It is my duty to raise my voice,’ says Maria B after sharing prejudiced views on transgender rights

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Maria B has once again attempted to “raise awareness” about apparent “vast distinctions” between the Khwajasira and Transgender community through her limited knowledge about either, via a video featuring her sisters.
In light of the alterations being made to the Transgender Persons Act, the designer presented her followers with her and her sisters’ personal take on existing laws, in spite of the backlash she received last month for celebrating trans activist Dr Mehrub Moiz Awan’s exclusion from a TEDxISL (International School Lahore) panel.
The designer had hailed ISL’s decision as one “for our kids,” while contesting Mehrub’s identity as a Khwajasira. She had suggested that the policy specialist and comedian was “a man transitioning into a woman in Pakistan,” and lamented about children being unaware of “the difference between genderless and trans community.”
Now, she has returned with her two cents on the “effects” the transgender persons’ protection law could supposedly have on families and the “actual Khwajasira community.” Needless to say, she has been receiving backlash for offering her unsought and limited knowledge about topics she is no expert on. But in her latest Instagram post, she has declared that she considers it her “duty” to raise her voice.
Terming the discussion, a “hot topic”, Maria with her sisters Najia and Aafia, shared on Saturday, “The first thing that one needs to do is to identify what transgender means. Who is the most famous transgender in the world? Everyone knows about Kim Kardashian and her father. He was her father first and then became her mother. His name is Caitlyn Jenner.”
She then inquired if the act approved by lawmakers in Pakistan was for people like Caitlyn who “alter” their gender identity. “No absolutely not, this act was made for the Khwajasira community. They are intersex people and there’s a massive difference between them and transgenders. On the act that represents the marginalised community, after 70 years when we’re doing something for them, and transgenders have usurped their rights,” Maria continued.
Her sister Najia argued that the act did not include the term Khwajasira and only spoke of Transgenders “because of which, the prior community is denied its rights.” She also suggested there were “noninvasive” tests like DNA, chromosome tests that could be conducted to determine whether someone was actually Khwajasira, transgender or cisgender.
Aafia contested that “Transgenders believe in gender fluidity and change their birth assigned gender during their life.” She went on to question the credibility of laws that apparently did not take into account religious teachings. “There is no reference of any Quranic verse or Hadith in the act,” she lamented.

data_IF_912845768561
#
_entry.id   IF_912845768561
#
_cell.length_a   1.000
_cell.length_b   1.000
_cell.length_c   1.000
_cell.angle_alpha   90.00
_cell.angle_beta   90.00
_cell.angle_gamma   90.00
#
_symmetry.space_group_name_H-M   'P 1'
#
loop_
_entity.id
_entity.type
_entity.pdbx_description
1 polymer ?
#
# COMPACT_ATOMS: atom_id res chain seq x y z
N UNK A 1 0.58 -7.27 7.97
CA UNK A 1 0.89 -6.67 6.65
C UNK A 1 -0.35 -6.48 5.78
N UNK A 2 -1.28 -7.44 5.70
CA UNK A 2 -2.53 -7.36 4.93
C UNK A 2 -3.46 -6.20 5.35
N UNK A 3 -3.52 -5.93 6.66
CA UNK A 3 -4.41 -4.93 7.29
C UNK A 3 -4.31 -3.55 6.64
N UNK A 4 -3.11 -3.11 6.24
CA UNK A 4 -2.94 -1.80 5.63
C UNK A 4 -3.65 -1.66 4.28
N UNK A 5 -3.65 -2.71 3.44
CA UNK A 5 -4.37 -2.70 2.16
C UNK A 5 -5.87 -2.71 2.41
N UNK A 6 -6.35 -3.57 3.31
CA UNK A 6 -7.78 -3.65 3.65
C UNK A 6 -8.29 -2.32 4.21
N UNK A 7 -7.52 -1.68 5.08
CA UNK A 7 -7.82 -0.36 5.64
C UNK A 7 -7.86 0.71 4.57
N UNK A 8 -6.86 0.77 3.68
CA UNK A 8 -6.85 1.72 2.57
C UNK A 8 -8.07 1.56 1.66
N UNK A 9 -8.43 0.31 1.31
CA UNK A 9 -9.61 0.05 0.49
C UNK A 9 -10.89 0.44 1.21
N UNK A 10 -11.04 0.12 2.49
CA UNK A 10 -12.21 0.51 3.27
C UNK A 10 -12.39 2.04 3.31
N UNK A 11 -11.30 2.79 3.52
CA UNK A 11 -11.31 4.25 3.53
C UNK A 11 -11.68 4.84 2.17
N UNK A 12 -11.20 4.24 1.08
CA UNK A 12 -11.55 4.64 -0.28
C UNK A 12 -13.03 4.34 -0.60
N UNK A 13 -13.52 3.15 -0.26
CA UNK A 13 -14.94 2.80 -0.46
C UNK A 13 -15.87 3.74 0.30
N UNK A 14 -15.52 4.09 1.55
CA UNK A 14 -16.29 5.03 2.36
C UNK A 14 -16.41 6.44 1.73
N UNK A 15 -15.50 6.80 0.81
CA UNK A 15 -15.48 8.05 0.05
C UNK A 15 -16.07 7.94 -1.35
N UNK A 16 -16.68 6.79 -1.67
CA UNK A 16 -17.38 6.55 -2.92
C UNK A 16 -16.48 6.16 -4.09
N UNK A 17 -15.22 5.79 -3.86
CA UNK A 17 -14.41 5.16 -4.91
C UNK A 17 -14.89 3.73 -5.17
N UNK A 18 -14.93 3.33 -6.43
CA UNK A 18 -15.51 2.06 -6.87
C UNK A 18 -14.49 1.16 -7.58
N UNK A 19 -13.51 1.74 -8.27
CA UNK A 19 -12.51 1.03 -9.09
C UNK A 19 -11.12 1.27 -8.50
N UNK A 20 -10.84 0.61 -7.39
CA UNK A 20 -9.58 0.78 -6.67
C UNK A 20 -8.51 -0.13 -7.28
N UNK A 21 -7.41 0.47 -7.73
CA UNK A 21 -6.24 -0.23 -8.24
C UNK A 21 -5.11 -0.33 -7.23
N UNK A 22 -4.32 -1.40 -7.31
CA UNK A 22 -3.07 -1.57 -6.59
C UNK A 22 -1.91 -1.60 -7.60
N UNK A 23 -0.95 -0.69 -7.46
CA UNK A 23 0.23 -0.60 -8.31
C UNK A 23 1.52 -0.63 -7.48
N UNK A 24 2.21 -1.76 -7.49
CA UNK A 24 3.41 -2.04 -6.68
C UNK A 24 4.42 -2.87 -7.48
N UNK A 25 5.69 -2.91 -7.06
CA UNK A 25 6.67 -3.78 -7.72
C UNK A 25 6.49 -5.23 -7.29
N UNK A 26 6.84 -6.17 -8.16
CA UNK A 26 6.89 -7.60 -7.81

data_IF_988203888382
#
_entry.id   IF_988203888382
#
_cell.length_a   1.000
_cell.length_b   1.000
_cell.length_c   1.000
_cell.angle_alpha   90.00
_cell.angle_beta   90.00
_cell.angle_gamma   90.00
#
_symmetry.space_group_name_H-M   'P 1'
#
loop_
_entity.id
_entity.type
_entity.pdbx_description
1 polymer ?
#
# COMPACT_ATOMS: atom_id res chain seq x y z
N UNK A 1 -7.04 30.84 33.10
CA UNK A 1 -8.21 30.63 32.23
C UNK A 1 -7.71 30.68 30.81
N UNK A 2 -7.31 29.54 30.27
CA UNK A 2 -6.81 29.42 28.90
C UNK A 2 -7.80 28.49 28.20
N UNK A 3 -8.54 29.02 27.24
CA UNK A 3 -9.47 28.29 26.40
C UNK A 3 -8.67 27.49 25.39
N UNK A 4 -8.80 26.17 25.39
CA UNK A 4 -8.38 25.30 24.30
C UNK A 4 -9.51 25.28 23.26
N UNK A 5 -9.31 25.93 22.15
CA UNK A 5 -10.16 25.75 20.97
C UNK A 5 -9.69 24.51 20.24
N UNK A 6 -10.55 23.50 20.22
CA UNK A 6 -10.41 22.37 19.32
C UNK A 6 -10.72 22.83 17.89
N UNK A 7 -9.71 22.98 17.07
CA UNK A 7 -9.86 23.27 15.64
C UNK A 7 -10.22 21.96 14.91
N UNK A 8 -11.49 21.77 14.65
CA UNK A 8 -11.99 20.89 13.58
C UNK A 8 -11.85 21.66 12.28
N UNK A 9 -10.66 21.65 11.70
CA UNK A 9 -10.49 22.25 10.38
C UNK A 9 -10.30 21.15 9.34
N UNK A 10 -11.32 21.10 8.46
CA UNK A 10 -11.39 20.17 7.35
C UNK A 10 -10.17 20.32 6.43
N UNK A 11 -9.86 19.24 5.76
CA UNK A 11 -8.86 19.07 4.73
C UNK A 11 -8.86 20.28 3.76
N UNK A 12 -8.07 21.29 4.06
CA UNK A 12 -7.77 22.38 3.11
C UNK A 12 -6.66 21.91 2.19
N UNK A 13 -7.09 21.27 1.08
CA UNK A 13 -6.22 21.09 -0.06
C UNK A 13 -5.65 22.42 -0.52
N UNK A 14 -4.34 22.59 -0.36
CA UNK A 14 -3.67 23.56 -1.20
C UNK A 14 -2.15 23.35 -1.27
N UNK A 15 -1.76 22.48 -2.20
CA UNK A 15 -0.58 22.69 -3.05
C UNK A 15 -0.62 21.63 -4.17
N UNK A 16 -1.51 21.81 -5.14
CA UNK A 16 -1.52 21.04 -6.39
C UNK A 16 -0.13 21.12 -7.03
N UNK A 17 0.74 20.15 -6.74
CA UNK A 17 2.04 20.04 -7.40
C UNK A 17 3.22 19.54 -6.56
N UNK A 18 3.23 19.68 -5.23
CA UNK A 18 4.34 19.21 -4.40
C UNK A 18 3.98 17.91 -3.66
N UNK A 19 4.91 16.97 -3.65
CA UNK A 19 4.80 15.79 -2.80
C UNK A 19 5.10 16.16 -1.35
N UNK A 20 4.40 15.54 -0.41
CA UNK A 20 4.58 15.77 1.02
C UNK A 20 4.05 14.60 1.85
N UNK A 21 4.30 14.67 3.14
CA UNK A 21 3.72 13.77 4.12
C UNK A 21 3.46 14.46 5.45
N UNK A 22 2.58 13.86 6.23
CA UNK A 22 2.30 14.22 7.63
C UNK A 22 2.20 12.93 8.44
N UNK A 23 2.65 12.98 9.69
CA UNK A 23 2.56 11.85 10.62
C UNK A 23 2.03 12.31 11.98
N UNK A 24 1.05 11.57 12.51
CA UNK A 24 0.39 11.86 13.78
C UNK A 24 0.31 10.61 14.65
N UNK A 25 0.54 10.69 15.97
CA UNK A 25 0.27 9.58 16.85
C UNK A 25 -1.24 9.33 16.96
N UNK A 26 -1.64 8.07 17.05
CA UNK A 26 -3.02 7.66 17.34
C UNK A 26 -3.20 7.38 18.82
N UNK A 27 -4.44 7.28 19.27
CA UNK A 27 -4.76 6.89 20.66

However, Twitter is not having it. Especially since the Transgender community is struggling to stay alive, let alone benefit from rights granted to them by the laws of the country. “My God, what a brazen display of ignorance. The Pakistani elite truly are a cancer, and cannot think beyond their bubbles of bullshit. ‘Transgender law hamain kaisay affect karay ga’ just f*** ***,” wrote a user, rather harshly.
“The commentary is braindead (which it always is from Maria B) and the only thing worth mentioning is that… for the love of God, Bruce Jenner was Kim Kardashian’s step-father, not father,” quipped another.
“So, Maria B has posted something about transgenders again?” inquired one more. “Why she has so much hate against them? I haven’t heard what she said but as per article I read, she needs help,” they added.
Popular social media personality Kazi Akber chimed in, “Just watched a video of Maria B speaking about the transgender act. I pray she stops commenting on subject matter that a) has nothing to do with her, b) is beyond her scope of expertise and c) most importantly could get someone hurt.”
Another asked,, “Why is Maria B so obsessed with trans people and [who] she thinks real trans people are?”
In the caption of her latest instagram post, the designer wrote in a subtle response to all the backlash, “This has been a motto all my life. When i was alone, facing the fashion mafia as a young woman, alone and divorced and a single mom, to now… when Allah has showered me with endless blessings. I consider it my duty to raise my voice, to never be afraid to speak up for truth, especially when it involves the Islamic way of life. May Allah protect our families in this world and the next.”